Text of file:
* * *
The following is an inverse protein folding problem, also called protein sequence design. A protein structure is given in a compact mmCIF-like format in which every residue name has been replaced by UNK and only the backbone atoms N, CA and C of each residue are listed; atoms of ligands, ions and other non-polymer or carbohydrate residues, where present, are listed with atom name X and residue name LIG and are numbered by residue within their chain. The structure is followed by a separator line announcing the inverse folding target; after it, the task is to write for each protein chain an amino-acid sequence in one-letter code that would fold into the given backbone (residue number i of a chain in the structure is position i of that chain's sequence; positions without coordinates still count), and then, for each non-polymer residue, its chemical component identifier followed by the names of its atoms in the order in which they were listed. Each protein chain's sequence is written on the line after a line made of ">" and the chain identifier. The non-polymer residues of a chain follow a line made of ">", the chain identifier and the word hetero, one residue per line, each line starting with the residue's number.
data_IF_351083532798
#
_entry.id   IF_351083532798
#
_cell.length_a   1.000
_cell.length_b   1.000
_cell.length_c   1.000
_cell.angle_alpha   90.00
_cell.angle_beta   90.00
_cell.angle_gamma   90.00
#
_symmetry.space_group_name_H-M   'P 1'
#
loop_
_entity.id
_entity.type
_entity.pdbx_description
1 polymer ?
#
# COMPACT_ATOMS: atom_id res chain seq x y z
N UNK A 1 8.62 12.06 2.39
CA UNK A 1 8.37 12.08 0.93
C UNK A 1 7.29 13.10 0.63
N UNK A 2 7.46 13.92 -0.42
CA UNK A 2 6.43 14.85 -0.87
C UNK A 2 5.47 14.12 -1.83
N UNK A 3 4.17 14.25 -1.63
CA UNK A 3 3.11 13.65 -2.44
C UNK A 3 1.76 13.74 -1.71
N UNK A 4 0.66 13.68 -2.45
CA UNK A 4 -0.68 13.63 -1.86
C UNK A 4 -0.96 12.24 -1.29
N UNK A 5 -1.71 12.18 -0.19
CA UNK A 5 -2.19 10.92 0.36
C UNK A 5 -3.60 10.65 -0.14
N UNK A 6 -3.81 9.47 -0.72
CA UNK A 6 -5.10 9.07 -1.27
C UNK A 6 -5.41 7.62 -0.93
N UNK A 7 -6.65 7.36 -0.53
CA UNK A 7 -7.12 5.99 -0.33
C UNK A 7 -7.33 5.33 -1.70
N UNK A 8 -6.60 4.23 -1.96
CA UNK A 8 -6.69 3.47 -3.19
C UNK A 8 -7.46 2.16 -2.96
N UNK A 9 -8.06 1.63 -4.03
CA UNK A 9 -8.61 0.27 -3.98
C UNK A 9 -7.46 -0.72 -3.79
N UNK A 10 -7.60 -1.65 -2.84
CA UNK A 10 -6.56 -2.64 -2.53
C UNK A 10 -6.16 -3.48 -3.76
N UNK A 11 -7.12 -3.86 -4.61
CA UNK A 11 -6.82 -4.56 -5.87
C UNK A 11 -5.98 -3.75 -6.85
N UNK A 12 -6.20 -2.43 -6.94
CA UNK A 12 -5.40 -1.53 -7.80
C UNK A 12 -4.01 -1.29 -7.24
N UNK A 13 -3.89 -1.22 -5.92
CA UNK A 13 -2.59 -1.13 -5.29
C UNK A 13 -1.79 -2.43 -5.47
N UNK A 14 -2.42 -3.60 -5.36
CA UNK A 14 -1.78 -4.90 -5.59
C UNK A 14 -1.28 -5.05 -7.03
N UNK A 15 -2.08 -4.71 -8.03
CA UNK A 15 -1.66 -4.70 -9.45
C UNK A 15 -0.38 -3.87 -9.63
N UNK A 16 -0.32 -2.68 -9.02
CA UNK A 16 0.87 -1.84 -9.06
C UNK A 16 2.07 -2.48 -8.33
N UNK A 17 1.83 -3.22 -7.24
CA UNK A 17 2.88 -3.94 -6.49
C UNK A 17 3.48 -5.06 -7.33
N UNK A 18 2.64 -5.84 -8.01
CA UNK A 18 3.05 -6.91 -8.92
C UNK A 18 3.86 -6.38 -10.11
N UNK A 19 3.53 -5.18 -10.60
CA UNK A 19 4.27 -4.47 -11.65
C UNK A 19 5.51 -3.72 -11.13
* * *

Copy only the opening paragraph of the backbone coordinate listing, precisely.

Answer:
The following is an inverse protein folding problem, also called protein sequence design. A protein structure is given in a compact mmCIF-like format in which every residue name has been replaced by UNK and only the backbone atoms N, CA and C of each residue are listed; atoms of ligands, ions and other non-polymer or carbohydrate residues, where present, are listed with atom name X and residue name LIG and are numbered by residue within their chain. The structure is followed by a separator line announcing the inverse folding target; after it, the task is to write for each protein chain an amino-acid sequence in one-letter code that would fold into the given backbone (residue number i of a chain in the structure is position i of that chain's sequence; positions without coordinates still count), and then, for each non-polymer residue, its chemical component identifier followed by the names of its atoms in the order in which they were listed. Each protein chain's sequence is written on the line after a line made of ">" and the chain identifier. The non-polymer residues of a chain follow a line made of ">", the chain identifier and the word hetero, one residue per line, each line starting with the residue's number.